When a restaurant has been around for 100 years, it accumulates traditions. Credit cards are not accepted. They would slow things down, Binder explains. (But don’t worry, there’s an ATM in the main room.) “Anyway, we don’t have to change, so we don’t,” he adds. Not very often, anyway. Coffee is 10 cents; it was big news in 1977 when Philippe’s raised the price from a nickel.
The carver won’t give you a glass of water; you get your own at a fountain in the main room. And don’t even bother asking for lettuce, tomato or any kind of condiment on your sandwich. They don’t have any.
It’s not advertised, but you can ask for your sandwich to be triple-dipped, which makes it really sop with jus. “That’s my favorite way,” Binder says. “Of course, you have to eat it pretty fast or you’ll have to eat it with a spoon.”
“Some people even ask for a tuna dip,” Chaisuwatananone says. “We ask them two or three times, ‘Are you sure?’ But we’ll do it.”
Pickled pigs’ feet--boiled for a day and then pickled for two more--are a tradition going back to 1908, when Philippe Mathieu first opened his restaurant. Pigs’ feet were popular bar snacks in this country through the ‘30s, but most people seem to have forgotten about them. Understandably, because they’re far from convenience food, with all the gnawing it takes to winkle the tiny bits of meat from their prison of leathery pig skin and an annoying maze of foot bones (carpal, metacarpal and phalangeal, my friend). But at Philippe’s, where the meat is attractively perfumed with pickling spices, customers order an average of 300 pounds of pigs’ feet every week. You have to pick up one of these pigs’ feet with your hands--don’t even try to use a fork and knife (though if you want to, there are tumblers of spare cutlery at the right-hand end of the service counter--the carver will give you only the utensils she deems necessary).
This is how Philippe’s came to be. Philippe Mathieu, one of 14 children, was born in Pontis, a little sheepherding village in the French Alps, in 1876. As a teenager he worked at a butcher shop in Aix-en-Provence, then apprenticed as a chef in Algeria and served a two-year tour of duty in the French army.
He came to this country in 1901 and wound up in Los Angeles, by way of Buffalo, N.Y., in 1903. He liked his prospects here. In a few months he opened a deli and invited his brother, Arbin, to join him.
In 1908 he opened his first Philippe restaurant at 300 N. Alameda Ave., where he served roast beef, roast pork, roast lamb--and liver pate and blood sausage. The last were not necessarily exotic here--we’d had French restaurants since the 1860s. In fact, all of Mathieu’s restaurants were in L.A.'s traditional Frenchtown neighborhood, which dated to the 1830s (it has long since disappeared, torn down for City Hall and the 101 Freeway).
“He never mentioned selling sandwiches there,” says his grandson, Philippe Guilhem. “It was basically the kind of food restaurants served at the time. His food was probably a little more and little better.”
Certainly a little more, because this was an all-you-can-eat restaurant. A meal was 25 cents, and that included a pint of homemade wine. Ph. Mathieu’s, as the sign read (the Ph. stood for “Philippe”), drew such crowds that people sometimes called the police, figuring there must be a fight.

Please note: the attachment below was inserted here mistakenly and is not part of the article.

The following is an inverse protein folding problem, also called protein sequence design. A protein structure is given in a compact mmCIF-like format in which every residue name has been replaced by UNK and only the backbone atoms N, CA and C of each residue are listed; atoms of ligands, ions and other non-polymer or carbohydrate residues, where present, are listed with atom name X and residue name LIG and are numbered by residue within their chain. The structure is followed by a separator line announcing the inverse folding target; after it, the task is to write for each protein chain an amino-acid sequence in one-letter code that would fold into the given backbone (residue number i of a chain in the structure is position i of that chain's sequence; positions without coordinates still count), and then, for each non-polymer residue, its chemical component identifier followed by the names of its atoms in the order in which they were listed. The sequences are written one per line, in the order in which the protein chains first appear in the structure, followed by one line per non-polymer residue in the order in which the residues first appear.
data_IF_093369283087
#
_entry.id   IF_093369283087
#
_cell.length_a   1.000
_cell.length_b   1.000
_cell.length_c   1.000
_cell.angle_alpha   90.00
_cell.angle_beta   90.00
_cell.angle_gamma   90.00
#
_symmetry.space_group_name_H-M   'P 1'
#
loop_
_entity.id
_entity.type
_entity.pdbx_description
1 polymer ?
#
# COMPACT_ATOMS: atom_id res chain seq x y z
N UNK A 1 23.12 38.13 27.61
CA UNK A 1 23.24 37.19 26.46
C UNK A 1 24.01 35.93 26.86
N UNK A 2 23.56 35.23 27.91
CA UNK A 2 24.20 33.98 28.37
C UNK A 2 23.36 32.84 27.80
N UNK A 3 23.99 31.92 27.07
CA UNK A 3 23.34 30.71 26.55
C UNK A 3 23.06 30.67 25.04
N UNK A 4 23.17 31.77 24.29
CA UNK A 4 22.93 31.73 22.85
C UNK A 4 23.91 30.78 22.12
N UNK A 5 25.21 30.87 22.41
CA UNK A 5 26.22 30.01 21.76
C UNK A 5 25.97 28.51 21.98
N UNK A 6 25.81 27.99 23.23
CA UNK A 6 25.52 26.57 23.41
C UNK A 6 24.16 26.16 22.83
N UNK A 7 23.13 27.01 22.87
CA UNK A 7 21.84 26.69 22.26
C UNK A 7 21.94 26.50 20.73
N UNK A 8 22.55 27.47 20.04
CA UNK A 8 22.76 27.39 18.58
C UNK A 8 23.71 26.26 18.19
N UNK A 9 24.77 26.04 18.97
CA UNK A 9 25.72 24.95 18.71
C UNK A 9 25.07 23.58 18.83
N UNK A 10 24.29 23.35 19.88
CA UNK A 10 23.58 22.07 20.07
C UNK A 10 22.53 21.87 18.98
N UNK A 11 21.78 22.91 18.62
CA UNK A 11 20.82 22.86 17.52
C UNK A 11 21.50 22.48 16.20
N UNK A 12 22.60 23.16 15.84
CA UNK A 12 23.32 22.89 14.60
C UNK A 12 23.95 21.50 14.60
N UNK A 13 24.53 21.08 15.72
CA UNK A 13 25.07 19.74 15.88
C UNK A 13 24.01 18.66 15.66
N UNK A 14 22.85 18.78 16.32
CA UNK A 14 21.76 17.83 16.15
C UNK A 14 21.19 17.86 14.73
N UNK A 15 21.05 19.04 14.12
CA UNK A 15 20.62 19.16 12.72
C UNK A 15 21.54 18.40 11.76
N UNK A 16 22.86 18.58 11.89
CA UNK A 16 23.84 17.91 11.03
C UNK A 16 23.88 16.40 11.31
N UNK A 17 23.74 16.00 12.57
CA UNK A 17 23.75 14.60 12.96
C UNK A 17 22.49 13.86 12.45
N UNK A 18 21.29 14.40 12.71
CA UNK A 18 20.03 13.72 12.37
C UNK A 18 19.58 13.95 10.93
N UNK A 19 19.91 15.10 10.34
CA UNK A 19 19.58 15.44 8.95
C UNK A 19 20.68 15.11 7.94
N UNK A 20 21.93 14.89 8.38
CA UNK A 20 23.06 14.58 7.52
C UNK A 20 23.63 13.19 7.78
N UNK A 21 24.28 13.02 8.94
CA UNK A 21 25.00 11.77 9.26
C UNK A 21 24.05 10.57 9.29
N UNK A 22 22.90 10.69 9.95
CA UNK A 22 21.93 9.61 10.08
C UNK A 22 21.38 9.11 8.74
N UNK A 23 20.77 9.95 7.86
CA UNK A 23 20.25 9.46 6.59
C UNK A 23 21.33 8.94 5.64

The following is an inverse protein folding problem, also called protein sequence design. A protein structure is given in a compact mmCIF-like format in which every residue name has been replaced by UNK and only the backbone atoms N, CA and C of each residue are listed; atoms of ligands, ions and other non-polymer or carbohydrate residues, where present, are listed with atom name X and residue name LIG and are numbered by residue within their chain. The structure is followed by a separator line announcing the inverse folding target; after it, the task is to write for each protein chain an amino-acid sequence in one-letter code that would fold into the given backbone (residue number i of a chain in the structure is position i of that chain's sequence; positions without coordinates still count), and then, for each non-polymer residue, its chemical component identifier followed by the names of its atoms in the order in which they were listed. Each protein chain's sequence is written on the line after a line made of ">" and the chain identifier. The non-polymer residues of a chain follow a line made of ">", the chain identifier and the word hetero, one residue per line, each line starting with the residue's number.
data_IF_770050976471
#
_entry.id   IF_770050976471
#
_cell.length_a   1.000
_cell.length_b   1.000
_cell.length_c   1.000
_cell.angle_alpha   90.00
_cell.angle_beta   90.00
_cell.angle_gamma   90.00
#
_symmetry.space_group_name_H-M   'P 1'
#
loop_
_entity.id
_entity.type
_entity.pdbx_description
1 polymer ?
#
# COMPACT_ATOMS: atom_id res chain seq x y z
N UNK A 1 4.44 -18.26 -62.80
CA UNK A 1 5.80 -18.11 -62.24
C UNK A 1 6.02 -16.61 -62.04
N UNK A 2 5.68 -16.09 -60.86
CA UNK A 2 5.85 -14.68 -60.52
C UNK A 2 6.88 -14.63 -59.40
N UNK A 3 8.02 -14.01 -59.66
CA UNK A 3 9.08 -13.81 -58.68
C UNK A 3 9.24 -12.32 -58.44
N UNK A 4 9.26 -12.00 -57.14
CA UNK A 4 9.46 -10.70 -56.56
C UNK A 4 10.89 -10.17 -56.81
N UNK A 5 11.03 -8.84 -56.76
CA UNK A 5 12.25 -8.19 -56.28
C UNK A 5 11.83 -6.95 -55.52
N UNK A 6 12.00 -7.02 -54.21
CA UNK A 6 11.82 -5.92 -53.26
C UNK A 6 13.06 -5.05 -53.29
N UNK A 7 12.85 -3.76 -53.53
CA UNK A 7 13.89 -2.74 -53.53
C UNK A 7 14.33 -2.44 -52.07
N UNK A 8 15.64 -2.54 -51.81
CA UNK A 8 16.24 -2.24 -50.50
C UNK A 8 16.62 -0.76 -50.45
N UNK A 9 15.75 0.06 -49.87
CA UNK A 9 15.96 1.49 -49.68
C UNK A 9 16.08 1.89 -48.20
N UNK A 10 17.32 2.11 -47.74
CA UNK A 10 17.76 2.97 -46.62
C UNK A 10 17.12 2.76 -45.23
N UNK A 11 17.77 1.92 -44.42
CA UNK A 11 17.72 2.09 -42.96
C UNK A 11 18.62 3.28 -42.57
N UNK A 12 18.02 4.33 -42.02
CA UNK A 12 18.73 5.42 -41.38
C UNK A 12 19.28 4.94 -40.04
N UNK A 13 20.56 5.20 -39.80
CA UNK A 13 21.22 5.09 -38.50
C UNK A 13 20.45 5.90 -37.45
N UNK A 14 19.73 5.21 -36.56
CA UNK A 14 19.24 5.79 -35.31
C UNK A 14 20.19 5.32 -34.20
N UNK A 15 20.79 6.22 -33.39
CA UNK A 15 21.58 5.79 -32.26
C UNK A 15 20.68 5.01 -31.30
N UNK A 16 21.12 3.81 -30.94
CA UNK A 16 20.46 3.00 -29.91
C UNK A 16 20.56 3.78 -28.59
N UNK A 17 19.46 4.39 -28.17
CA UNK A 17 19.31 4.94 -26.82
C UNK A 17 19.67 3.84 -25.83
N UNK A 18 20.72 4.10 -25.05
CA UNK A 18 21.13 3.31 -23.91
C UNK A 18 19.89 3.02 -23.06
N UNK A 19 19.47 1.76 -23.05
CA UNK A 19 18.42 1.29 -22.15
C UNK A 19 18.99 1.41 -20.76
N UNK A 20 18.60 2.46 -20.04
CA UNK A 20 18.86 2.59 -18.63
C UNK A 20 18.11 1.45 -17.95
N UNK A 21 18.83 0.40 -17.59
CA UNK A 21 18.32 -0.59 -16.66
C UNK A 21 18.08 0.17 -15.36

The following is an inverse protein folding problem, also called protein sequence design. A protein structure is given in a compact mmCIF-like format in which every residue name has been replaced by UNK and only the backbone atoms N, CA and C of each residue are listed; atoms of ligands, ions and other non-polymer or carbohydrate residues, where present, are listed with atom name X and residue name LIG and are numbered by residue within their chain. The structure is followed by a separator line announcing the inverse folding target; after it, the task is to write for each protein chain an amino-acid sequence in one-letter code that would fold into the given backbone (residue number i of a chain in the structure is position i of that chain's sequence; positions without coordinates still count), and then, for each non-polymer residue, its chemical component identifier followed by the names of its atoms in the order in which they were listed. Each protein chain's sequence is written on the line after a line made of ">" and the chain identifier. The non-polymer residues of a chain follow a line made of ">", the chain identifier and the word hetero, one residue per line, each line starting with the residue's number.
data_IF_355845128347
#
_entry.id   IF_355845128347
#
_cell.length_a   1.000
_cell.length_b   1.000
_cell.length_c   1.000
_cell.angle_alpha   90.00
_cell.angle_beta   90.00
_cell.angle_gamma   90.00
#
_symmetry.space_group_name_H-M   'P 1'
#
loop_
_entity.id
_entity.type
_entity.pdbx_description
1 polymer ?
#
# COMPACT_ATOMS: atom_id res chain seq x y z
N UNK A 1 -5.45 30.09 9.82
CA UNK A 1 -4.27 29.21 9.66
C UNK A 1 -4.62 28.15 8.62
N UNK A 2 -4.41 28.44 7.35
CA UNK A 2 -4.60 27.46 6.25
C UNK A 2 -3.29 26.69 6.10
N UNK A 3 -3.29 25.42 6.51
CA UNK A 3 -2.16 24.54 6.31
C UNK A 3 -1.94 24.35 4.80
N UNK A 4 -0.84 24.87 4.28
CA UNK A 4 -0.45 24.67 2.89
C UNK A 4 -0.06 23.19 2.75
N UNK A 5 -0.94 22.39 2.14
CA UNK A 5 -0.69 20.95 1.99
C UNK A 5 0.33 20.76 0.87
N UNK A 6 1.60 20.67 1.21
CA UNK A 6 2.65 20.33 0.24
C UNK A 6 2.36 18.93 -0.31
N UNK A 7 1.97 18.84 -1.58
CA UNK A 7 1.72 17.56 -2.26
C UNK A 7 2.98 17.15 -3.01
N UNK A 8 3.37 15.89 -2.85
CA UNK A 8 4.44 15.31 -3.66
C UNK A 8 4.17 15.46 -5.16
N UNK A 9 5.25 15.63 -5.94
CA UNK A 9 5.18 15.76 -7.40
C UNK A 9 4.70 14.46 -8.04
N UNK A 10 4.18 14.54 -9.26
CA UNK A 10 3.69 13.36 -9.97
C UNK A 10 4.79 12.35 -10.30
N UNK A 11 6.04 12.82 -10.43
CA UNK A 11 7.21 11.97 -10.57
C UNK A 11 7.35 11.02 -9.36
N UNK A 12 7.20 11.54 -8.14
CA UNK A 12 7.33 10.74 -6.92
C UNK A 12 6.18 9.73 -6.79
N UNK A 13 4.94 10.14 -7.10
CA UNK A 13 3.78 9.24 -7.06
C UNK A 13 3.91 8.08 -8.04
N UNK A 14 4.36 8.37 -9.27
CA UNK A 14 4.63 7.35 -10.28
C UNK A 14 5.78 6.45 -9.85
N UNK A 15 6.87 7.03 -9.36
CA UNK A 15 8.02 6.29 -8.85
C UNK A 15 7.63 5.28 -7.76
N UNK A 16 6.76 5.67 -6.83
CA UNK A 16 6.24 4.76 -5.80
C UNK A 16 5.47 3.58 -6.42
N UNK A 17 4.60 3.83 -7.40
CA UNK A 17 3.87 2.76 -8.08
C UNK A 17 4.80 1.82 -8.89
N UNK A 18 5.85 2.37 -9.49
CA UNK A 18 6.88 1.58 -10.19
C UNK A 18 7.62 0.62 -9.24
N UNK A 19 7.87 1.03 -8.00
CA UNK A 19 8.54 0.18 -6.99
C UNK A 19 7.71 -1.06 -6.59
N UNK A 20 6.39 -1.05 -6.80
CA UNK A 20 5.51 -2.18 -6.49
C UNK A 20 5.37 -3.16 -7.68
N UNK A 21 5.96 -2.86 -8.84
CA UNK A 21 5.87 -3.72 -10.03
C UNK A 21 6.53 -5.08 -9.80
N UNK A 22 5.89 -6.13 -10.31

In 1911, the Mathieu brothers opened the New Poodle Dog French Restaurant (perhaps named after the famous Old Poodle Dog in San Francisco) at 156 N. Spring St. It was a white-tablecloth place that advertised live music every night. After two years of this sawdust-free dining venture, they closed it and opened another inexpensive place at 617 N. Alameda.
“I think the New Poodle Dog was more formal than he wanted, with its orchestra and so on,” Guilhem says. “He was a farm boy. He had simple tastes.”
In 1918, Philippe Mathieu moved to the auspicious location at 246 Aliso St., where he first served his French dipped sandwiches.
Probably no L.A. food subject has been so much debated as the origin of the French dip, and the controversy is not about to die because there’s no evidence to settle the matter. One story is that the French dip was invented at another downtown restaurant, Cole’s P.E. Buffet, in 1908. In this narrative, a cook dipped a roll in gravy to accommodate a customer who had a hard time chewing because of his bad teeth. Cole’s is still around too, though it’s closed at the moment. It was sold last year, and well-known chef Neal Fraser (Grace, BLD) plans to tweak Cole’s French dip sandwich when the place reopens in the fall. “We want it to be at least as good as Phillipe’s,” he says.
Philippe’s, for the record, has never had to rethink its dip.
There are three stories connected with how Philippe’s French dipped sandwich was born. In 1951, Mathieu told a Times reporter, “One day a customer saw some gravy in the bottom of a large pan of roast meat. He asked me if I would mind dipping one side of the French roll in that gravy. I did, and right away five or six others wanted the same.” He quickly ran out of gravy. “But,” he said, “it put me wise.” The next day he had a gallon of gravy ready, but so many people wanted dip sandwiches that he still ran out.
Grandson Philippe tells a slightly different version. “It was frugality on his part,” he says. “A fireman came over, maybe it was on a Monday, when there were leftover rolls. [Mathieu] would use them up although they were stale. The fireman complained that the roll was dry, so Philippe dipped it, basically to get rid of the guy.” This might be more likely--in 1951, Mathieu may have preferred to credit a customer rather than a stale roll. Needless to say, Philippe’s never had much of a problem with stale rolls after L.A. fell in love with French dips.
The most familiar story is that Mathieu accidentally dropped a roll in pan drippings, and the customer who had ordered the sandwich agreed to eat it anyway. This is highly unlikely, because an accident is the lazy explanation people usually come up with when they have no idea how a dish was invented.